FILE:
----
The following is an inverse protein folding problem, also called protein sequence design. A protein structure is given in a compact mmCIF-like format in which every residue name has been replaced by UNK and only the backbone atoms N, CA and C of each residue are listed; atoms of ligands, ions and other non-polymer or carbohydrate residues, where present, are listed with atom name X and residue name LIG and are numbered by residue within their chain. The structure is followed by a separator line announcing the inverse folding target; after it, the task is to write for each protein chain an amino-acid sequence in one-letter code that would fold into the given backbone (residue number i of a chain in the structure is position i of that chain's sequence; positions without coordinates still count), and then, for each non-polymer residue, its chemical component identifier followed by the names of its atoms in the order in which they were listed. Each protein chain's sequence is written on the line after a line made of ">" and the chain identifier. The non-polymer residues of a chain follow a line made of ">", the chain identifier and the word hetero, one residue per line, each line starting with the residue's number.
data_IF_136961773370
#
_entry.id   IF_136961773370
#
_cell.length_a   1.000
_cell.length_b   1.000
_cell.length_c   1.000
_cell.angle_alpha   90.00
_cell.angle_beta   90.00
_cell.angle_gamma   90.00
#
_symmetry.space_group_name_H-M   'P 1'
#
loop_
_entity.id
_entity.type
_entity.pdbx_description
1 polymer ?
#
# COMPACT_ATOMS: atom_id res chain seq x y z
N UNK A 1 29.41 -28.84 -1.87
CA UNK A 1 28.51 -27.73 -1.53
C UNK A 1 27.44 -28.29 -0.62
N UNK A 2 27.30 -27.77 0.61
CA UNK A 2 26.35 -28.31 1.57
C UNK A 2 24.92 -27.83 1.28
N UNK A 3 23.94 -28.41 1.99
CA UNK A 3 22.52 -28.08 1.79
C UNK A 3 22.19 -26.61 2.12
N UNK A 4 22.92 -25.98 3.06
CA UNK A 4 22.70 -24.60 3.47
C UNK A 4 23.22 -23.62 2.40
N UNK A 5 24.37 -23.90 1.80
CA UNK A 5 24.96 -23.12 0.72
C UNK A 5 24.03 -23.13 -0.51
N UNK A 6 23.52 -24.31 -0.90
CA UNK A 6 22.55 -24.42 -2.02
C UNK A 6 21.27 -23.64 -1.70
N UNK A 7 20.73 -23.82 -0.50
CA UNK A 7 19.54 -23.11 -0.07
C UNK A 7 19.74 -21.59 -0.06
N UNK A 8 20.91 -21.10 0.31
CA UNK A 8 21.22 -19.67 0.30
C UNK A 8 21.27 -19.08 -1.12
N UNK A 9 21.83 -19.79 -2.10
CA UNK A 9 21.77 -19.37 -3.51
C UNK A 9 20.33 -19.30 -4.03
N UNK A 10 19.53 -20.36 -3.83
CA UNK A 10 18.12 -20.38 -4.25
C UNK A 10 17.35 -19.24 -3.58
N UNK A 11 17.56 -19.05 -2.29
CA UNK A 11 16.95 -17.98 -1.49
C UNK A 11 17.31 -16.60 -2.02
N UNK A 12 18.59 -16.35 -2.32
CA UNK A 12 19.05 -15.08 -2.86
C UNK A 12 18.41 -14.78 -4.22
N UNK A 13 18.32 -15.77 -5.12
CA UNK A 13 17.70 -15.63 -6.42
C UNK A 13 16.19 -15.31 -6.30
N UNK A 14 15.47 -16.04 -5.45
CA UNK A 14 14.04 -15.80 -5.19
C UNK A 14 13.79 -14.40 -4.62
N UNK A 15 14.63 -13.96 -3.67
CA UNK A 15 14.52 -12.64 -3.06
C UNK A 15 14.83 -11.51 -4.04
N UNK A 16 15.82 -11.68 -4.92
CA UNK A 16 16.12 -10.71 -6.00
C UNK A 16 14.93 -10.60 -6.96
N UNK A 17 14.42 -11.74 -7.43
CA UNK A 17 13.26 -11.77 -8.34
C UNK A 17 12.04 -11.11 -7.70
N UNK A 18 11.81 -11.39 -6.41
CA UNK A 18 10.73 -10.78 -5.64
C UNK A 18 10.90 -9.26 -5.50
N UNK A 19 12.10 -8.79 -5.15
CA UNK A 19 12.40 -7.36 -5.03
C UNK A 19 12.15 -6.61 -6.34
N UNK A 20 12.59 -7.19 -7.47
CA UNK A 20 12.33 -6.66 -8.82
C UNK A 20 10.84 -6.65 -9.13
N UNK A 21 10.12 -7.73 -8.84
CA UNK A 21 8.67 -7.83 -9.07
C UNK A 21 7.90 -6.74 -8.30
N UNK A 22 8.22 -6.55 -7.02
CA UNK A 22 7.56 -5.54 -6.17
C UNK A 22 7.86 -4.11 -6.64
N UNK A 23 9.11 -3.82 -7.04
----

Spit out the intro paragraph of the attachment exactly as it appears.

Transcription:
The following is an inverse protein folding problem, also called protein sequence design. A protein structure is given in a compact mmCIF-like format in which every residue name has been replaced by UNK and only the backbone atoms N, CA and C of each residue are listed; atoms of ligands, ions and other non-polymer or carbohydrate residues, where present, are listed with atom name X and residue name LIG and are numbered by residue within their chain. The structure is followed by a separator line announcing the inverse folding target; after it, the task is to write for each protein chain an amino-acid sequence in one-letter code that would fold into the given backbone (residue number i of a chain in the structure is position i of that chain's sequence; positions without coordinates still count), and then, for each non-polymer residue, its chemical component identifier followed by the names of its atoms in the order in which they were listed. Each protein chain's sequence is written on the line after a line made of ">" and the chain identifier. The non-polymer residues of a chain follow a line made of ">", the chain identifier and the word hetero, one residue per line, each line starting with the residue's number.